January 26, 2016
The owner of Lively Heels had a list of upgrades and additions to the boat that he requested help with, including several electrical jobs and other sundry items. With the boat in a heated building, and not wanting any of the work to affect his planned early spring launch date, I planned several days of work at the boat during the winter to get ahead of the project list.
After getting my tools and related supplies unloaded and at least semi-organized, I started the first project on my list: installing a battery monitor for the owner to better manage his electrical usage. We chose the Victron 702 model that would monitor both house and starting banks. One advantage of this particular monitor was its simplicity in wiring to the monitor itself, which required only a single Ethernet-type cable supplied with the unit.
We chose the side of the helm/electrical console for the monitor, where the owner could easily see it from the cabin and where installation would be straightforward. I elected to install it even with the top of the adjacent electrical panel housing, so I extended a line at that height to position the required hole, then masked off the varnished wood to protect it while drilling the 2-1/16″ hole required for the monitor itself. This location was also free from obstructions on the inside, which had been a key factor in its selection.
With the mounting hole in place, I led in the Ethernet cable, which connected the monitor to the shunt that I’d soon install in the battery wiring, and connected it to the monitor before installing the monitor with the supplied external bezel, which I had to use since the console material was too thick to allow use of the threaded backing ring. I secured the wire inside the console, leaving a bit of excess cable at the top near the monitor.
I chose to install the supplied shunt at the aft end of the port battery box since there was room there, it was convenient to the batteries, it was well-protected (when the box was covered), and, frankly, there were few other choices in the crowded space. I wired the shunt into the battery negative circuits as directed, and connected the monitor’s Ethernet cable, as well as two small wires–one to each battery bank–for temperature monitoring.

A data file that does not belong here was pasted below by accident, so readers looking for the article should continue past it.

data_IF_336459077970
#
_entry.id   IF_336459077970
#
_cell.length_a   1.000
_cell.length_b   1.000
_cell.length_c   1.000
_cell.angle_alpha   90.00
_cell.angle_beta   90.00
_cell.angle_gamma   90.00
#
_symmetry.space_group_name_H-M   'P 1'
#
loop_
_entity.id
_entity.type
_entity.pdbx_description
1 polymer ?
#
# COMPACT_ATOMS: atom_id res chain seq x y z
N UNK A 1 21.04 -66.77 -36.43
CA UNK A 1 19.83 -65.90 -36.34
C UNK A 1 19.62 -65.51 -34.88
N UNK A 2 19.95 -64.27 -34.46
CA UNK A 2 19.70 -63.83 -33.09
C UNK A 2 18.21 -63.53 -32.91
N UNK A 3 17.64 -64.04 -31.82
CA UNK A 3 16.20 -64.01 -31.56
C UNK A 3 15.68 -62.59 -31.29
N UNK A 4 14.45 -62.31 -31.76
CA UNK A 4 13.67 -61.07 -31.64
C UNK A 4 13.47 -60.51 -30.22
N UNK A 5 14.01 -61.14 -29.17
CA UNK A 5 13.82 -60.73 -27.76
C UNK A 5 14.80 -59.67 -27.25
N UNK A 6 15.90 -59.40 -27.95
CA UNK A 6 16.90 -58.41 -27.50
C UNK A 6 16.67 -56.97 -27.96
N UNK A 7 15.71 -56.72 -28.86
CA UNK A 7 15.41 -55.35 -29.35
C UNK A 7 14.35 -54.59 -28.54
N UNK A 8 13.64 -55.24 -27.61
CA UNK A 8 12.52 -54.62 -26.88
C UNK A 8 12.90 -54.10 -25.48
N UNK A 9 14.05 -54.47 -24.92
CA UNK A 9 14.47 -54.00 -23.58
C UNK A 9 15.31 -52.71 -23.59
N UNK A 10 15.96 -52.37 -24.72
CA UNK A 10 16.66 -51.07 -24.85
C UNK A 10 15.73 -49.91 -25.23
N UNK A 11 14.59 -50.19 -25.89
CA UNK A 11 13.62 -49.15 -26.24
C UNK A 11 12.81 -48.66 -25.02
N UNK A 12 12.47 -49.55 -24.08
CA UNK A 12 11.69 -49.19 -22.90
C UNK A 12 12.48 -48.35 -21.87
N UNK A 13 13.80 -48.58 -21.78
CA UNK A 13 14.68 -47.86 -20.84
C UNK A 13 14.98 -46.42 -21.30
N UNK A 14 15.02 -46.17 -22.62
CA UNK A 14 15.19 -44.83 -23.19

While I was working with battery cables, I decided to build the cables to lead over to the starboard battery box, where I’d soon be installing another pair of 6V batteries to double the capacity of the house bank. We’d also be replacing the original house battery bank, as the batteries I’d installed in 2014 had been damaged by sitting in an undercharged state for too long (by me, the boat’s refitter at the time), and had never held a proper charge during the new owner’s first season with the boat in 2015. I led these cables across the front of the engine room and into the battery box to await the new batteries later.
To assist ventilation of the engine room, which lacked any immediate external vents, the owner requested a heavy-duty, continuous-rated blower fan to help exhaust heat from the space, and selected a 4″ blower with the appropriate specifications. Leading up to the project, the owner constructed a removable platform in the engine room on which to mount the blower, and my job would be to wire it and install the venting into the cockpit.
Wiring was straightforward. I led a wire pair through the engine room along existing wire routes, and into the console, where I connected it to the terminal block (it’s #5) that ultimately connected it to an unused switch in the upper accessory switch panel at the helm. At the blower end, I terminated the wires at a small terminal block, which would allow the blower and its shelf to be easily removed during the off-season or when access to the spaces behind was required. The venting side of the project would be a bit more complicated, and I’d get to that in due course.
Similarly, on the opposite side of the engine room the owner prepared a platform for a new, remotely-located diaphragm bilge pump, an upgrade over the centrifugal pump that was previously installed. I removed the old pump, reserving its wiring to the console and its discharge line for reuse, and mounted the new pump to the removable platform (removal would be handy anytime access to the spaces beyond was needed). I connected the original wires from the console to a new terminal block, and wired the pump to the other side of the terminals accordingly. Still to come in this installation was the bilge auto switch, which I’d be installing presently.
Total time billed on this job today: 5.75 hours
0600 Weather Report:
22°, mostly cloudy. Forecast for the day: clouds and sun, highs in the 40s